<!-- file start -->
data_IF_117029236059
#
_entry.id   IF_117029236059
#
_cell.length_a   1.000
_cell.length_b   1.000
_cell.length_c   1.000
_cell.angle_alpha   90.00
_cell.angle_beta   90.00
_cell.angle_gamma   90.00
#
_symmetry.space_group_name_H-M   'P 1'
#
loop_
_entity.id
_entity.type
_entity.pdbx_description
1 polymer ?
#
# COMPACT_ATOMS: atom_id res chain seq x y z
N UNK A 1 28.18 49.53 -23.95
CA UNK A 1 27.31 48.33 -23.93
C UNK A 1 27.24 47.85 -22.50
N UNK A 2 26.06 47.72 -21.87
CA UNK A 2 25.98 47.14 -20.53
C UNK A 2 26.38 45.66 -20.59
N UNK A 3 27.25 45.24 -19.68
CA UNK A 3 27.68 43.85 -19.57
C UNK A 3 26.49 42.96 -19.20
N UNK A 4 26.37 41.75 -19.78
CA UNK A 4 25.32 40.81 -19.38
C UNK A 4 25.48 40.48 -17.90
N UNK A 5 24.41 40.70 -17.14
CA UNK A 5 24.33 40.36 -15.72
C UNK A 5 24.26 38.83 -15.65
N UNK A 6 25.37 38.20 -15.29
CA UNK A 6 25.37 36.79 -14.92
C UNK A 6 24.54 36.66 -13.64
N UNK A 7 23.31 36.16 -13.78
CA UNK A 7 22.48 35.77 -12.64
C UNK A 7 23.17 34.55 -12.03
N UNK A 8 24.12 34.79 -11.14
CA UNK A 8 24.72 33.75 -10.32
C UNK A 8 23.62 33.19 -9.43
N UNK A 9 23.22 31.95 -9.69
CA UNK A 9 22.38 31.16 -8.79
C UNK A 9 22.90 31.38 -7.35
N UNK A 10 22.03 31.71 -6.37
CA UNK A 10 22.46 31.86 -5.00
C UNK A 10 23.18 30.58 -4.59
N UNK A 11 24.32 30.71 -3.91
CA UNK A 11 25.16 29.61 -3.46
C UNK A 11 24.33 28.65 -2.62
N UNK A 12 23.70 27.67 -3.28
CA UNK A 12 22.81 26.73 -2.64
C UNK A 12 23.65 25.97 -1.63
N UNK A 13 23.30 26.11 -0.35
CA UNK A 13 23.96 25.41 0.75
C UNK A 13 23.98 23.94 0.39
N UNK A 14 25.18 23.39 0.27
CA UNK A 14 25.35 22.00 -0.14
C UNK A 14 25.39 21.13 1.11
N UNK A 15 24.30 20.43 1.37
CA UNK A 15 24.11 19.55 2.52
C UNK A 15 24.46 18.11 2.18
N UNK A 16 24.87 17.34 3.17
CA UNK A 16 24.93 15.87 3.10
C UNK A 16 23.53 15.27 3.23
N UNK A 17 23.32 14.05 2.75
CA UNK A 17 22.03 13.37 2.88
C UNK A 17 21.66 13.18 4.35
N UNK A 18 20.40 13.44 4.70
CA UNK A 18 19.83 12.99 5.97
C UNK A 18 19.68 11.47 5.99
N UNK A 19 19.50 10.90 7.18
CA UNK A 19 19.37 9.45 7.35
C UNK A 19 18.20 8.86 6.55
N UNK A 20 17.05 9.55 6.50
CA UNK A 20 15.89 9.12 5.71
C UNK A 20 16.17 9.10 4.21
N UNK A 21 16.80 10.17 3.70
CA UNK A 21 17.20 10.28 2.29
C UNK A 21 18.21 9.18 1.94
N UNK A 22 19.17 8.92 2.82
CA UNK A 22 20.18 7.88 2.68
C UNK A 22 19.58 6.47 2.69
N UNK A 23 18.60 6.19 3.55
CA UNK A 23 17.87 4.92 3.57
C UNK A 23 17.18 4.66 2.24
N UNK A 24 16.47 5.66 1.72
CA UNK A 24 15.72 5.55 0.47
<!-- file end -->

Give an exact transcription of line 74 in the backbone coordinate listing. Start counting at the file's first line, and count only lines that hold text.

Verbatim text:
C UNK A 18 19.68 11.47 5.99